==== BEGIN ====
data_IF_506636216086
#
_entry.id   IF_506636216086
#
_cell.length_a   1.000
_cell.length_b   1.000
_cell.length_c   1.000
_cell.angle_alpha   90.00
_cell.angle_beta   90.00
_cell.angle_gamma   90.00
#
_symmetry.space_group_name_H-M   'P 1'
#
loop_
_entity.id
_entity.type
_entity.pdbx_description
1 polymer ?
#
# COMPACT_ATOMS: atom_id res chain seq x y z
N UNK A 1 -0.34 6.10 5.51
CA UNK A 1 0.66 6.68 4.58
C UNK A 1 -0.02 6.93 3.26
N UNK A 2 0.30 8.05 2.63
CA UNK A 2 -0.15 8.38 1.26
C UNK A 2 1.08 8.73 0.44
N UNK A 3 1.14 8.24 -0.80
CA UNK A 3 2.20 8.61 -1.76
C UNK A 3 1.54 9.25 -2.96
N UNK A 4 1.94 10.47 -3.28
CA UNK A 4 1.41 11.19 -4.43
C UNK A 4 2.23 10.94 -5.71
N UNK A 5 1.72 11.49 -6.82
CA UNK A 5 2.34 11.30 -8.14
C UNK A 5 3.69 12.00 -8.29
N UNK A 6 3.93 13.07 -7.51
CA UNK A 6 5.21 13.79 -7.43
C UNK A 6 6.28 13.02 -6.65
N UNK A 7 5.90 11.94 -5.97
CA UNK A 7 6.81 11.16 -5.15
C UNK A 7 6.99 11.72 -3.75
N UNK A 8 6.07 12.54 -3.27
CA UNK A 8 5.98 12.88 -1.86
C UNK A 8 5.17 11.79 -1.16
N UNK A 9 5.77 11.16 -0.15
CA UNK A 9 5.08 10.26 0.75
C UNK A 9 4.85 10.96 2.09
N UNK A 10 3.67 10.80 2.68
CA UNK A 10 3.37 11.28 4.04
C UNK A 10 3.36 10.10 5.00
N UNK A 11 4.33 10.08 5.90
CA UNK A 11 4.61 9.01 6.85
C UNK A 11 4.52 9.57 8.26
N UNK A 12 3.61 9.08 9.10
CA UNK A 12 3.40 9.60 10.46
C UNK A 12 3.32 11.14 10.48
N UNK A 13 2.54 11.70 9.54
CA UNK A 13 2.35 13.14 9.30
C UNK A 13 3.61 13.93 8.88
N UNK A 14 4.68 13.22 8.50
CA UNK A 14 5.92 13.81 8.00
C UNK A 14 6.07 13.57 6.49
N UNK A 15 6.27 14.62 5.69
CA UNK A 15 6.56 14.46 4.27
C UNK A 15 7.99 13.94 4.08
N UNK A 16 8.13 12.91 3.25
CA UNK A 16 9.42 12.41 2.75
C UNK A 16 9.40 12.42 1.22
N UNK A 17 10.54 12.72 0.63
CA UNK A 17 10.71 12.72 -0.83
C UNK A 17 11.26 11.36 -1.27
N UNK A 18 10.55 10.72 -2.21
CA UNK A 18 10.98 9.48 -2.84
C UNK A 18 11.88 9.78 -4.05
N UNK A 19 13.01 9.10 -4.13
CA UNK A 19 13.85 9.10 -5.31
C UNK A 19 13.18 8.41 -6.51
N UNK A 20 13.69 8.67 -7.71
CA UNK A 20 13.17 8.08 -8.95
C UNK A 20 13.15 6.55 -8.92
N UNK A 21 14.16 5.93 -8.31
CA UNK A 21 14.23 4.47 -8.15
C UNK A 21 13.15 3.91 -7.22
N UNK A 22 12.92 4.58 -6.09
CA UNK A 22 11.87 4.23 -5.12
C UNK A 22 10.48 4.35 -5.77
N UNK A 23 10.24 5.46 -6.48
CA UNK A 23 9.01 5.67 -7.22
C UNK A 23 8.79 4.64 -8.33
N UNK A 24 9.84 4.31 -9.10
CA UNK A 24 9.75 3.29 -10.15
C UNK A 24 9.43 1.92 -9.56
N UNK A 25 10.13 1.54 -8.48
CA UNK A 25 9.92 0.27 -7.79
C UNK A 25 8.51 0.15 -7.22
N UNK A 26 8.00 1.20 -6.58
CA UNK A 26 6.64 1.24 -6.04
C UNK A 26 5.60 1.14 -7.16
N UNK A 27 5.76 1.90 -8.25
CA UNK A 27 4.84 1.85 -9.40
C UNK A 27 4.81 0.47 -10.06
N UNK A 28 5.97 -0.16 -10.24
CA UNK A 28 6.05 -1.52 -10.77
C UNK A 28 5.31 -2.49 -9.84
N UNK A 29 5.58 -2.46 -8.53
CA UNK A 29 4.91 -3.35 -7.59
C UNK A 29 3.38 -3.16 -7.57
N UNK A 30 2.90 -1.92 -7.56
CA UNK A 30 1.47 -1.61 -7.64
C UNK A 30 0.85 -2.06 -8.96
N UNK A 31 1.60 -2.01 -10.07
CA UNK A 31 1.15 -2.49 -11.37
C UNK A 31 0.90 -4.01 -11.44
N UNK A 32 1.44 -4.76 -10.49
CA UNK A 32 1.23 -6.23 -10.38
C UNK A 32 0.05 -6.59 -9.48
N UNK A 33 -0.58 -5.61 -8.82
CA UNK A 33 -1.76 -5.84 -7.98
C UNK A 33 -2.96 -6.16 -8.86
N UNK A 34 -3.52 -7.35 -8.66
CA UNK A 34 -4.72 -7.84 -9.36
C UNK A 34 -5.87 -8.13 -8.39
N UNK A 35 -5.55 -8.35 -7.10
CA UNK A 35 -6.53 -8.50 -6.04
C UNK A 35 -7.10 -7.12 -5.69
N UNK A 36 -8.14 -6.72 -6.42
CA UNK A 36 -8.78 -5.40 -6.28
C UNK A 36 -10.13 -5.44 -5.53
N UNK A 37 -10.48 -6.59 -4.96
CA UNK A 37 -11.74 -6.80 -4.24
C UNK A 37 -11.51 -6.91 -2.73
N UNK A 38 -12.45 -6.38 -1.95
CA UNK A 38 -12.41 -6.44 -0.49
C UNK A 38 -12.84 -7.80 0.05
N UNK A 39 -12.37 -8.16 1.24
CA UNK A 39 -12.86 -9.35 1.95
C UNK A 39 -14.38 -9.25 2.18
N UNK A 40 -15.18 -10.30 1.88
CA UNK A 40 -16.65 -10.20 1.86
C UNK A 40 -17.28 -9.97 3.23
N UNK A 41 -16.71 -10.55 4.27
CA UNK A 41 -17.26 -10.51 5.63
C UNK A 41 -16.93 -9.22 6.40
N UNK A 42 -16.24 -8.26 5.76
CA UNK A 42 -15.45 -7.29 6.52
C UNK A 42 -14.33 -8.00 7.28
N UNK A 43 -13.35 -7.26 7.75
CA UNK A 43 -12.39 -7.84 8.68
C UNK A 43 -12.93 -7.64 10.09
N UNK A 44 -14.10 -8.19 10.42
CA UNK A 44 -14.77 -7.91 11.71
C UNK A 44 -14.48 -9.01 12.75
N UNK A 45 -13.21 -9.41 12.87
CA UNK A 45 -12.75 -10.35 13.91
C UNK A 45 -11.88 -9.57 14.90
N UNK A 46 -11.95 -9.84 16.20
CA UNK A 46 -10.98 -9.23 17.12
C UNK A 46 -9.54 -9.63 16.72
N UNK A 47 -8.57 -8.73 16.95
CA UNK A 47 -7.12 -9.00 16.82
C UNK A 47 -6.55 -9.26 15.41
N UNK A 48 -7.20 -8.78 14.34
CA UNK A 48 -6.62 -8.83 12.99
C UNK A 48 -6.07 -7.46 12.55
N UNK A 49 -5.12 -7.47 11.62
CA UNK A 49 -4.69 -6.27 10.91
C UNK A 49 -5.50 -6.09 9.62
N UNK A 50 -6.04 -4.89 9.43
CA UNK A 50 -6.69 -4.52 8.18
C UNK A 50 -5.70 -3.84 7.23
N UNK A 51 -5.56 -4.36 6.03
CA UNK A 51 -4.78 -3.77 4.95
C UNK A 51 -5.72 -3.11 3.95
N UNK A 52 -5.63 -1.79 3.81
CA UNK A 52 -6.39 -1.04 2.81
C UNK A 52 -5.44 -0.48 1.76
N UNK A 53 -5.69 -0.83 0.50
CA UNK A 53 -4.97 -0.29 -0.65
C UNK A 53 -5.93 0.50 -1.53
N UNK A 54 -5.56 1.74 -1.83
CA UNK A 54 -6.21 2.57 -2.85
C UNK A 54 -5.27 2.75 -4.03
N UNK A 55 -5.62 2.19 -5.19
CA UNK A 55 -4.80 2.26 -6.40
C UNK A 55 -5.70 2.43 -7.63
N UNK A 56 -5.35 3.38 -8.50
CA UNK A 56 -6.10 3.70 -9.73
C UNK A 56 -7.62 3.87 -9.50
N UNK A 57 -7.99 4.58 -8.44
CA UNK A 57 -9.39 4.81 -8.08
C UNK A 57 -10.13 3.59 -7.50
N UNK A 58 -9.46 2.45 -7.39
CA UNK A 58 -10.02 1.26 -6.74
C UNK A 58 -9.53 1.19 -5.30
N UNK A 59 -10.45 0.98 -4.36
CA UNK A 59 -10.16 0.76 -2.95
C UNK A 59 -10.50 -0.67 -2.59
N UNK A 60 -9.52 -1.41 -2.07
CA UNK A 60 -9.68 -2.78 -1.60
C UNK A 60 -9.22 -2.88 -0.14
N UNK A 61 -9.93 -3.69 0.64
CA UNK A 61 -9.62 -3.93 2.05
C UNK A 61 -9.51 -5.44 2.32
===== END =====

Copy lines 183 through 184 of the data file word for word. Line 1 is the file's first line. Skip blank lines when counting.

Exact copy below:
N UNK A 55 -5.62 2.19 -5.19
CA UNK A 55 -4.80 2.26 -6.40